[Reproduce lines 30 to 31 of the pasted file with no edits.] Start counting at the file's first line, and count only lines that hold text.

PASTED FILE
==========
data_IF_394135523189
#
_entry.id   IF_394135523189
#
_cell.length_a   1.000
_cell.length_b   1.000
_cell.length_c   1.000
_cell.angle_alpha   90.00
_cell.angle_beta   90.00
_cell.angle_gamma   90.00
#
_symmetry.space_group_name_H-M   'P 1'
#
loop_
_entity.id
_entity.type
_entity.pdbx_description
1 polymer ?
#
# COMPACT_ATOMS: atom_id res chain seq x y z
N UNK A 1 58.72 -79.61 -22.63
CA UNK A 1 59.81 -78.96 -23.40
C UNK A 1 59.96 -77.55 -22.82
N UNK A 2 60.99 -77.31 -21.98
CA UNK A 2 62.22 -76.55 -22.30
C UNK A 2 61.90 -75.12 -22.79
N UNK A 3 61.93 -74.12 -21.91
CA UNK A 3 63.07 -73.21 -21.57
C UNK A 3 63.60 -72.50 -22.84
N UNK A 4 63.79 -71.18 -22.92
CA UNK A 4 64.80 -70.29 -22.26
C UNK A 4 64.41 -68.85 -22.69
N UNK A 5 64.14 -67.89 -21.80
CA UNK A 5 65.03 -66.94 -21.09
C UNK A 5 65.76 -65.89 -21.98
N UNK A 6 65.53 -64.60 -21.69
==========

N UNK A 4 63.79 -71.18 -22.92
CA UNK A 4 64.80 -70.29 -22.26